When the planet gets too warm, we won’t be the only ones without food — animals will be looking for new food sources and venturing into suburbs and cities. Perhaps Stephen Colbert was right when he said bears were a threat to the nation — there have been multiple bear attacks in the U.S. this year, and wildlife officials are advising people to put away birdseed and secure their trash to discourage the animals.
Why are bears so hungry? Because berries, pinecones and nuts are in short supply due to poor growing conditions caused by climate change. Moscow officials have even warned citizens about threats from brown bear attacks because winters have been too warm for bears to hibernate, making them unusually aggressive.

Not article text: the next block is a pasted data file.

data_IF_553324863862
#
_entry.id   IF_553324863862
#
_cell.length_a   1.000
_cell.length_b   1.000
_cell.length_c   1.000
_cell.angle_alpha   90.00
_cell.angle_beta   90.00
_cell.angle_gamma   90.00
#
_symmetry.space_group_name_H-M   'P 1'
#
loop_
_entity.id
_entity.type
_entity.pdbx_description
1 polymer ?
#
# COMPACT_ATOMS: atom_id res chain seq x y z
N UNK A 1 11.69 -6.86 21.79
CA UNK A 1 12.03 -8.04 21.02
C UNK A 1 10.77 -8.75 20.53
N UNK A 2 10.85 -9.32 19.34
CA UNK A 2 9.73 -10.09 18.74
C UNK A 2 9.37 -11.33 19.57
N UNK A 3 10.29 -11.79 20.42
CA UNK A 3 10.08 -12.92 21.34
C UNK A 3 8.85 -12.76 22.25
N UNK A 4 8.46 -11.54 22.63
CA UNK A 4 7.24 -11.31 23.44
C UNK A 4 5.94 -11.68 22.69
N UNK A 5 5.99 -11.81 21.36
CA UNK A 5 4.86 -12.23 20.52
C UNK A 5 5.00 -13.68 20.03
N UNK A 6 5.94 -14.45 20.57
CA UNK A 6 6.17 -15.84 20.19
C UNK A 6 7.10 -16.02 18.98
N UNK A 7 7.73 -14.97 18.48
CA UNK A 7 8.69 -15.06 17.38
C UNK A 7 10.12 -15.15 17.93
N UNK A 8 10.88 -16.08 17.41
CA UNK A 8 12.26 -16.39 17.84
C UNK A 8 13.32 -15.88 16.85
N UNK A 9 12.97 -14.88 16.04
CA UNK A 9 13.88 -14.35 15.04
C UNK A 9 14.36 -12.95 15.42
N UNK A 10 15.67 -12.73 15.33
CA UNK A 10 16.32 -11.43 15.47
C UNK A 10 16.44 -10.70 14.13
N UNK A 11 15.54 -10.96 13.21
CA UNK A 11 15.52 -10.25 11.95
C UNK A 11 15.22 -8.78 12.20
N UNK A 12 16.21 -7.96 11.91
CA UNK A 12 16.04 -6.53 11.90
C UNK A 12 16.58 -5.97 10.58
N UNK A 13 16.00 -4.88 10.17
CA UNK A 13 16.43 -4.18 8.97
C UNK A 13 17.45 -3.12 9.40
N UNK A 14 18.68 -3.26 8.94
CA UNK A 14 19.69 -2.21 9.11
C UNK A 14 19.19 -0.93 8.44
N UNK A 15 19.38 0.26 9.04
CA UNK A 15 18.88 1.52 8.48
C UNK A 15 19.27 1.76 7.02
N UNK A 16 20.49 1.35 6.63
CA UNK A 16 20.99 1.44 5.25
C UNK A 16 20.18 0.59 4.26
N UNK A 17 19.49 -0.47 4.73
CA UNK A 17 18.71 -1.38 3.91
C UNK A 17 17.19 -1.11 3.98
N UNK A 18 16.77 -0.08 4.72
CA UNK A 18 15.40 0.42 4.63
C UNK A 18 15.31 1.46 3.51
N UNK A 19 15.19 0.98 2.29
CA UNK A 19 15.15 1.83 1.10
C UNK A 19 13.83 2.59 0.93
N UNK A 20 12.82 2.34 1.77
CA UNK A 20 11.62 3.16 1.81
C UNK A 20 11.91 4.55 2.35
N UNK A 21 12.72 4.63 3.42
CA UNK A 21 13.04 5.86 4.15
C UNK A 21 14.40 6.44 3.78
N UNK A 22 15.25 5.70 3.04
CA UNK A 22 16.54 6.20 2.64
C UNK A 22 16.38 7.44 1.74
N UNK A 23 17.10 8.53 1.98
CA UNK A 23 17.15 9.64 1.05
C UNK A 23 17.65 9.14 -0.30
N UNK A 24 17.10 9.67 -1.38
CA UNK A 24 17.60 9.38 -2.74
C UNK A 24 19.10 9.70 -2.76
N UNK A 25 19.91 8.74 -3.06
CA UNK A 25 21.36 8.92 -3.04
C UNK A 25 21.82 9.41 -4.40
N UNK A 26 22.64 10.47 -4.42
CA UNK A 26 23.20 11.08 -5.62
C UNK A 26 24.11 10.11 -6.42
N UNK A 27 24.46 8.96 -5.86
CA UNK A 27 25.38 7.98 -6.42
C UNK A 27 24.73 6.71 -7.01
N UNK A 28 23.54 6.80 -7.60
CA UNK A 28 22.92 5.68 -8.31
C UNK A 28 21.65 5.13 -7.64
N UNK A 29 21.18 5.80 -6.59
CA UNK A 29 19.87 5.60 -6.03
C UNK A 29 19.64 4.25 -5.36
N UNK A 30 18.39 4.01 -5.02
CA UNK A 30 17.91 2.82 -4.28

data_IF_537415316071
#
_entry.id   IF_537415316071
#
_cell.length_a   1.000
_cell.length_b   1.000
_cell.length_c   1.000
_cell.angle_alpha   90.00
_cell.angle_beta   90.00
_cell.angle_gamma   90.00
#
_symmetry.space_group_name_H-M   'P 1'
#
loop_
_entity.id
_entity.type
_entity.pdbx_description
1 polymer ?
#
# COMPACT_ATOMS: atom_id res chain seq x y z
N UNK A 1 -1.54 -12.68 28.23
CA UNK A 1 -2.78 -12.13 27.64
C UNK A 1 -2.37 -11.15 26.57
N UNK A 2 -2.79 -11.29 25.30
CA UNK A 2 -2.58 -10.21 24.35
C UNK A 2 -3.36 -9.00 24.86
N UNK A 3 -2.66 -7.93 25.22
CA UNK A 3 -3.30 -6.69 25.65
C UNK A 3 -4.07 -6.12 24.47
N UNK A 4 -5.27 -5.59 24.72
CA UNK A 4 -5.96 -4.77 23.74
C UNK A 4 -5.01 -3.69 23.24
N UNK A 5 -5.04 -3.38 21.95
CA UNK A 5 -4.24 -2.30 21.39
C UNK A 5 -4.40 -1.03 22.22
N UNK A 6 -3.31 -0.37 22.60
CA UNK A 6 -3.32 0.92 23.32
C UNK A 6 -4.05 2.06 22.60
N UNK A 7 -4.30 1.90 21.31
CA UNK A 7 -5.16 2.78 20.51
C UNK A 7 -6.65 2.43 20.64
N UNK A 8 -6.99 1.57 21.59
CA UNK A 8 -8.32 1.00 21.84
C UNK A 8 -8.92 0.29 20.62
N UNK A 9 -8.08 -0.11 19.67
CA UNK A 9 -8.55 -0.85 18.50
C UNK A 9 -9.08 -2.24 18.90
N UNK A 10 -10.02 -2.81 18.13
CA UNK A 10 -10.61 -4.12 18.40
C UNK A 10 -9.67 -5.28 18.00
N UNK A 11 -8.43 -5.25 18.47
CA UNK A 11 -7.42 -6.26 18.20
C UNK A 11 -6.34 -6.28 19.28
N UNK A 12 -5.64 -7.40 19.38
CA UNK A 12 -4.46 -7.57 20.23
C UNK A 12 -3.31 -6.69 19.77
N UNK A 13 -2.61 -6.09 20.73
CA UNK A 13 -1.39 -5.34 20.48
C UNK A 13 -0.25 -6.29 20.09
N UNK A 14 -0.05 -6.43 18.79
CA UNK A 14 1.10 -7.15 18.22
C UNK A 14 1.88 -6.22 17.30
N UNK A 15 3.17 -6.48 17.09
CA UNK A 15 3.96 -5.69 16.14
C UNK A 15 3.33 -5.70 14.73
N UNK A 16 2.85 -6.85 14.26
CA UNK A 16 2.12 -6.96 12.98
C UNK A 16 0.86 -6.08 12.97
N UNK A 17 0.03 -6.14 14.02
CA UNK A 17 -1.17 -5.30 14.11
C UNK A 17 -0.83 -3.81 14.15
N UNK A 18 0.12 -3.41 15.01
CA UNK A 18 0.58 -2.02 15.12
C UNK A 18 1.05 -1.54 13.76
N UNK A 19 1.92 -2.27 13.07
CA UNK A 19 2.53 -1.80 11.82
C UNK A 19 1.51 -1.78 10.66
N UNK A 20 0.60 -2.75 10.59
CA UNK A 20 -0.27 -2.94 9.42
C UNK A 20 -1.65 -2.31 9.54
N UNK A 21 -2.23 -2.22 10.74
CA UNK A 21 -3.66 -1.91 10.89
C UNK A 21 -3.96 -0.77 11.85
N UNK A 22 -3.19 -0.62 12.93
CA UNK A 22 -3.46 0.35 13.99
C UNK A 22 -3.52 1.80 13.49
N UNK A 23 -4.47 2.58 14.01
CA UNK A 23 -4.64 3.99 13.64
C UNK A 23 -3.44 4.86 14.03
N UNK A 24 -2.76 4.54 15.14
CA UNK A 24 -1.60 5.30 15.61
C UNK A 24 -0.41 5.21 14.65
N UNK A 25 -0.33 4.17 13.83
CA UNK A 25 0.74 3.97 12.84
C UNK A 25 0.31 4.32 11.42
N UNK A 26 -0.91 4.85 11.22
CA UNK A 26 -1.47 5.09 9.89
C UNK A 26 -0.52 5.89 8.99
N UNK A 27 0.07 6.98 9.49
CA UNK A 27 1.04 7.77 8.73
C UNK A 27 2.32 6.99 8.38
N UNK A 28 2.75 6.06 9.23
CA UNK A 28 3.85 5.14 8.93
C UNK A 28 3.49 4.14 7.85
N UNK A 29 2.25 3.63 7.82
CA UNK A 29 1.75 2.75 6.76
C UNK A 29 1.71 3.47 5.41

But bears won’t be the only ones changing with the climate. As warming oceans erase the natural temperature barrier between the open sea and the shore, jellyfish will venture closer to coastlines. More than 700 people were stung by jellyfish off the coast of Spain this year, and in 2006, more than 30,000 were stung in the Mediterranean. As the planet continues to warm, scientists say the number of jellyfish congregating along beaches will continue to increase.